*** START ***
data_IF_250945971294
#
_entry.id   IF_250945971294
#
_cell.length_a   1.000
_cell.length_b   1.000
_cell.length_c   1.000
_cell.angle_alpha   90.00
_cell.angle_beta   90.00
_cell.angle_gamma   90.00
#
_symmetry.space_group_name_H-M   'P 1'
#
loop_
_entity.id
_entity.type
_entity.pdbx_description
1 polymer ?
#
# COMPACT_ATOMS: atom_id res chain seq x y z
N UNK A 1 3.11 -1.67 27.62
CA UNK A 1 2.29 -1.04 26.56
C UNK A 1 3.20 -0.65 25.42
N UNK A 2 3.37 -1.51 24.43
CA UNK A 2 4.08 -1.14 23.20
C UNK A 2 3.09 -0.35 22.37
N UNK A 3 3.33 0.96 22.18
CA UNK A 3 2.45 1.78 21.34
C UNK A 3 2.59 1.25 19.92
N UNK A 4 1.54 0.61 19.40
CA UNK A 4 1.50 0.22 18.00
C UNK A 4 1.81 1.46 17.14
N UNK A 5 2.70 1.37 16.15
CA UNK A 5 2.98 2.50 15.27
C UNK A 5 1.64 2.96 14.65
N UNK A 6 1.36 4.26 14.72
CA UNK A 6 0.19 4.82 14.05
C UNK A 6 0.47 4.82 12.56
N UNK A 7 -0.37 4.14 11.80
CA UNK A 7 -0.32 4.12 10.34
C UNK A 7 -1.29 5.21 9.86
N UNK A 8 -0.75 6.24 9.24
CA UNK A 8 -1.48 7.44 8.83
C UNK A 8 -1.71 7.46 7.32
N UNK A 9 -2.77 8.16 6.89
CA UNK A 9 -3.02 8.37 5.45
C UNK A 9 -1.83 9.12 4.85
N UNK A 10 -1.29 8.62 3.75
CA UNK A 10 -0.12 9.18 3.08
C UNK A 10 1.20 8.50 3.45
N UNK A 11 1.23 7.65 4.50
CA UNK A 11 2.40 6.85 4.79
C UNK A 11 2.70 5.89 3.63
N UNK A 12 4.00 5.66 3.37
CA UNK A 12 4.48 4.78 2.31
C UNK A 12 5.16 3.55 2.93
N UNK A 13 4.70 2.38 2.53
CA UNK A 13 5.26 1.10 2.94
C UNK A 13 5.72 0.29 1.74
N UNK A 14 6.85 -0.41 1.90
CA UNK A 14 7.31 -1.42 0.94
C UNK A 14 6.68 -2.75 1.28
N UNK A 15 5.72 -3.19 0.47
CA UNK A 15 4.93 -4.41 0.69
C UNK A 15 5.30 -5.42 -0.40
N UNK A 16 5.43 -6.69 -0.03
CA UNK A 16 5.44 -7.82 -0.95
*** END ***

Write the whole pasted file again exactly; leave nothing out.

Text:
data_IF_250945971294
#
_entry.id   IF_250945971294
#
_cell.length_a   1.000
_cell.length_b   1.000
_cell.length_c   1.000
_cell.angle_alpha   90.00
_cell.angle_beta   90.00
_cell.angle_gamma   90.00
#
_symmetry.space_group_name_H-M   'P 1'
#
loop_
_entity.id
_entity.type
_entity.pdbx_description
1 polymer ?
#
# COMPACT_ATOMS: atom_id res chain seq x y z
N UNK A 1 3.11 -1.67 27.62
CA UNK A 1 2.29 -1.04 26.56
C UNK A 1 3.20 -0.65 25.42
N UNK A 2 3.37 -1.51 24.43
CA UNK A 2 4.08 -1.14 23.20
C UNK A 2 3.09 -0.35 22.37
N UNK A 3 3.33 0.96 22.18
CA UNK A 3 2.45 1.78 21.34
C UNK A 3 2.59 1.25 19.92
N UNK A 4 1.54 0.61 19.40
CA UNK A 4 1.50 0.22 18.00
C UNK A 4 1.81 1.46 17.14
N UNK A 5 2.70 1.37 16.15
CA UNK A 5 2.98 2.50 15.27
C UNK A 5 1.64 2.96 14.65
N UNK A 6 1.36 4.26 14.72
CA UNK A 6 0.19 4.82 14.05
C UNK A 6 0.47 4.82 12.56
N UNK A 7 -0.37 4.14 11.80
CA UNK A 7 -0.32 4.12 10.34
C UNK A 7 -1.29 5.21 9.86
N UNK A 8 -0.75 6.24 9.24
CA UNK A 8 -1.48 7.44 8.83
C UNK A 8 -1.71 7.46 7.32
N UNK A 9 -2.77 8.16 6.89
CA UNK A 9 -3.02 8.37 5.45
C UNK A 9 -1.83 9.12 4.85
N UNK A 10 -1.29 8.62 3.75
CA UNK A 10 -0.12 9.18 3.08
C UNK A 10 1.20 8.50 3.45
N UNK A 11 1.23 7.65 4.50
CA UNK A 11 2.40 6.85 4.79
C UNK A 11 2.70 5.89 3.63
N UNK A 12 4.00 5.66 3.37
CA UNK A 12 4.48 4.78 2.31
C UNK A 12 5.16 3.55 2.93
N UNK A 13 4.70 2.38 2.53
CA UNK A 13 5.26 1.10 2.94
C UNK A 13 5.72 0.29 1.74
N UNK A 14 6.85 -0.41 1.90
CA UNK A 14 7.31 -1.42 0.94
C UNK A 14 6.68 -2.75 1.28
N UNK A 15 5.72 -3.19 0.47
CA UNK A 15 4.93 -4.41 0.69
C UNK A 15 5.30 -5.42 -0.40
N UNK A 16 5.43 -6.69 -0.03
CA UNK A 16 5.44 -7.82 -0.95